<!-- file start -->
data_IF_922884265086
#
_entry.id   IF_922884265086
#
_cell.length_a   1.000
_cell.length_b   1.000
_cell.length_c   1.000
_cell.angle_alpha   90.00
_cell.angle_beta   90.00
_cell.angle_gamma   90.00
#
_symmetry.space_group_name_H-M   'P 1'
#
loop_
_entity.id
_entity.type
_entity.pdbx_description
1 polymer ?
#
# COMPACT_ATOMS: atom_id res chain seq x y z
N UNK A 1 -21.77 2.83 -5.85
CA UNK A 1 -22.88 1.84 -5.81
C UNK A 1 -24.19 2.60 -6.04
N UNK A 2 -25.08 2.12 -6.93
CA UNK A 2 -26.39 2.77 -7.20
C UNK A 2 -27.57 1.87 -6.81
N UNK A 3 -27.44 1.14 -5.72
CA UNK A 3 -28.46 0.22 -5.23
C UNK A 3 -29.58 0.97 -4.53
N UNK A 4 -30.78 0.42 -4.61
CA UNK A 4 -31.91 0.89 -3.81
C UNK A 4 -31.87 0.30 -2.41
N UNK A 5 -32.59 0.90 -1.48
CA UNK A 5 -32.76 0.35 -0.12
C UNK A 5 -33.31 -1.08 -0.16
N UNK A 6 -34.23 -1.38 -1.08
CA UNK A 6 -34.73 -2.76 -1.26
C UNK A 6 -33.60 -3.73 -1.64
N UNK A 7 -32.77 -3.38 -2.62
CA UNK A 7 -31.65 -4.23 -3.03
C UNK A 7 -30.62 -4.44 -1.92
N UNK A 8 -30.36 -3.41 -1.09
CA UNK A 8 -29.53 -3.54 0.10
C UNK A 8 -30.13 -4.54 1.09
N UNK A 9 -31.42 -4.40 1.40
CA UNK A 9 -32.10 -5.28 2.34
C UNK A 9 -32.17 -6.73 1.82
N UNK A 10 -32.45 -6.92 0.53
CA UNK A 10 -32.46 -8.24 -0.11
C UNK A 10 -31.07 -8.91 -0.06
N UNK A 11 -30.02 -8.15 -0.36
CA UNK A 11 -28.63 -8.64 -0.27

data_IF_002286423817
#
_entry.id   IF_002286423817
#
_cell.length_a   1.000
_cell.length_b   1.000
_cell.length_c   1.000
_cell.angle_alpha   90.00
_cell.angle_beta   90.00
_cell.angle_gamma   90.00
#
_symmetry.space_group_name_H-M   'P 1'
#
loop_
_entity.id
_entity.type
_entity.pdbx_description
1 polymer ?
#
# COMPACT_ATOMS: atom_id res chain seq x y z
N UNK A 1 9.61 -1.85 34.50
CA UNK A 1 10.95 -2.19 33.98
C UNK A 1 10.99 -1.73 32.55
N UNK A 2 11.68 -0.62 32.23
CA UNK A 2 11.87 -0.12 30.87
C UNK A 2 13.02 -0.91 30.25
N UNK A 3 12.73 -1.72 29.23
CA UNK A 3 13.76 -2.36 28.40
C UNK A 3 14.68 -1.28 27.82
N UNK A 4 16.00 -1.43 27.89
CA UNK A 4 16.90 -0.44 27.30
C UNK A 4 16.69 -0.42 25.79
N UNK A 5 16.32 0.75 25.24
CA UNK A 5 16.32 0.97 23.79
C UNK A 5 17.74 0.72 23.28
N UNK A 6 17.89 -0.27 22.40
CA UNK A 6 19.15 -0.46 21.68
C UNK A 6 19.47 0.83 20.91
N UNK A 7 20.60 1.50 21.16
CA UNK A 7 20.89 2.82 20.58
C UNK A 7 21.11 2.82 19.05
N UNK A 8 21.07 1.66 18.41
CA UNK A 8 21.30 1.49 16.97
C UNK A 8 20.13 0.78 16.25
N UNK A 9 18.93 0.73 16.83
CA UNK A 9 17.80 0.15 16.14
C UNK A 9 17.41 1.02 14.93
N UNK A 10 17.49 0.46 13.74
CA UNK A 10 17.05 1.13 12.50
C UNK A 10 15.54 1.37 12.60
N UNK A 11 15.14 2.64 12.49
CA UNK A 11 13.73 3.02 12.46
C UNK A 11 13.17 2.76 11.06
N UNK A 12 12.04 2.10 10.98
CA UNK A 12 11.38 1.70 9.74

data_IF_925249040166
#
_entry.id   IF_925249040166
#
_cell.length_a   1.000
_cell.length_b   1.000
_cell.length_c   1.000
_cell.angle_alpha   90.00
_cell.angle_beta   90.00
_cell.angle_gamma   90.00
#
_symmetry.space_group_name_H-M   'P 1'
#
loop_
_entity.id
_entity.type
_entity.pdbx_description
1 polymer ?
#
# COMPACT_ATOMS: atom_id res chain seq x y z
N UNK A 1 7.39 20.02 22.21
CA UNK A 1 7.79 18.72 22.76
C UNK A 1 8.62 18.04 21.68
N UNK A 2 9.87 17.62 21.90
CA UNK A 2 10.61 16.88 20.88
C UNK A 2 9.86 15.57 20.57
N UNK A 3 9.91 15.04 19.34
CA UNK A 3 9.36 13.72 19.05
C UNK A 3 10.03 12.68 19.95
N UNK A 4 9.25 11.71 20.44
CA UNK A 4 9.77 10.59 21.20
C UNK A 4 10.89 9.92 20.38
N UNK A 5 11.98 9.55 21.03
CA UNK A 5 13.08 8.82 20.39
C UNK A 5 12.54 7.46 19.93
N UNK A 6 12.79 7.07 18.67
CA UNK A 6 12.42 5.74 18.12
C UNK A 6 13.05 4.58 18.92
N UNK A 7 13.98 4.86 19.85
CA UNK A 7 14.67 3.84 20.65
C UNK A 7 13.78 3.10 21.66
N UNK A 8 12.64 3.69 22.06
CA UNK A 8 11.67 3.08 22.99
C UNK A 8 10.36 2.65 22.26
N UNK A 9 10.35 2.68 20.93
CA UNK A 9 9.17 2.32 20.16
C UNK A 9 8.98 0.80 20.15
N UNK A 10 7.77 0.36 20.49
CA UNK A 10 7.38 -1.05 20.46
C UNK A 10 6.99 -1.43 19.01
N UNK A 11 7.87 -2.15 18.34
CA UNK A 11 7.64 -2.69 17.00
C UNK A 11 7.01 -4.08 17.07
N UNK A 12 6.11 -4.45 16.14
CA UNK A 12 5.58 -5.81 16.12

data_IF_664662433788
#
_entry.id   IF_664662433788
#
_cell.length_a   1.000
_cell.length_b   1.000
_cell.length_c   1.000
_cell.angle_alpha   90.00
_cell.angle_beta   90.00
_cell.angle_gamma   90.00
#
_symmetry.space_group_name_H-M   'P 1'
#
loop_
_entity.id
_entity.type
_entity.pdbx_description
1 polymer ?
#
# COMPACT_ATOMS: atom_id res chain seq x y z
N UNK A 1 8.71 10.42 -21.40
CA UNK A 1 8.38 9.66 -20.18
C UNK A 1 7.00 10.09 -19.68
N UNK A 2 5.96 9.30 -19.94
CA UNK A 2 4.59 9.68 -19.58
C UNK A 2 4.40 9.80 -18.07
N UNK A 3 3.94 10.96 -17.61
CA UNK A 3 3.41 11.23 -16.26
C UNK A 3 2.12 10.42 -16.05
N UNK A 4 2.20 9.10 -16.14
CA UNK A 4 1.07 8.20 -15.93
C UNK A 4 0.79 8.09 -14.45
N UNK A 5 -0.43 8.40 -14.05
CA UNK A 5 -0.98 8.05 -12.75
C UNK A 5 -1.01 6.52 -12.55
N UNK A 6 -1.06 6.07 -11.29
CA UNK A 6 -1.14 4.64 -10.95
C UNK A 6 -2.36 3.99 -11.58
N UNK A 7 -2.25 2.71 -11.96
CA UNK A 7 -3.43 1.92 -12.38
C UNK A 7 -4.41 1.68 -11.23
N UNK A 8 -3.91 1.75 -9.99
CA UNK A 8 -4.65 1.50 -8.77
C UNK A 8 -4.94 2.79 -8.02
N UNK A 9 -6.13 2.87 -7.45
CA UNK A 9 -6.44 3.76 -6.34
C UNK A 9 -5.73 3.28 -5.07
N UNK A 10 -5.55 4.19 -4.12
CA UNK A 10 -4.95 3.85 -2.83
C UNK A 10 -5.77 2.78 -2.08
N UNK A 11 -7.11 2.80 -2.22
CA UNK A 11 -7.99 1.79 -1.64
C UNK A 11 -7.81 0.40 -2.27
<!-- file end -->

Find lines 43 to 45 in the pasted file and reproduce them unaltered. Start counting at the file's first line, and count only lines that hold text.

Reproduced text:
CA UNK A 8 -29.53 -3.54 0.10
C UNK A 8 -30.13 -4.54 1.09
N UNK A 9 -31.42 -4.40 1.40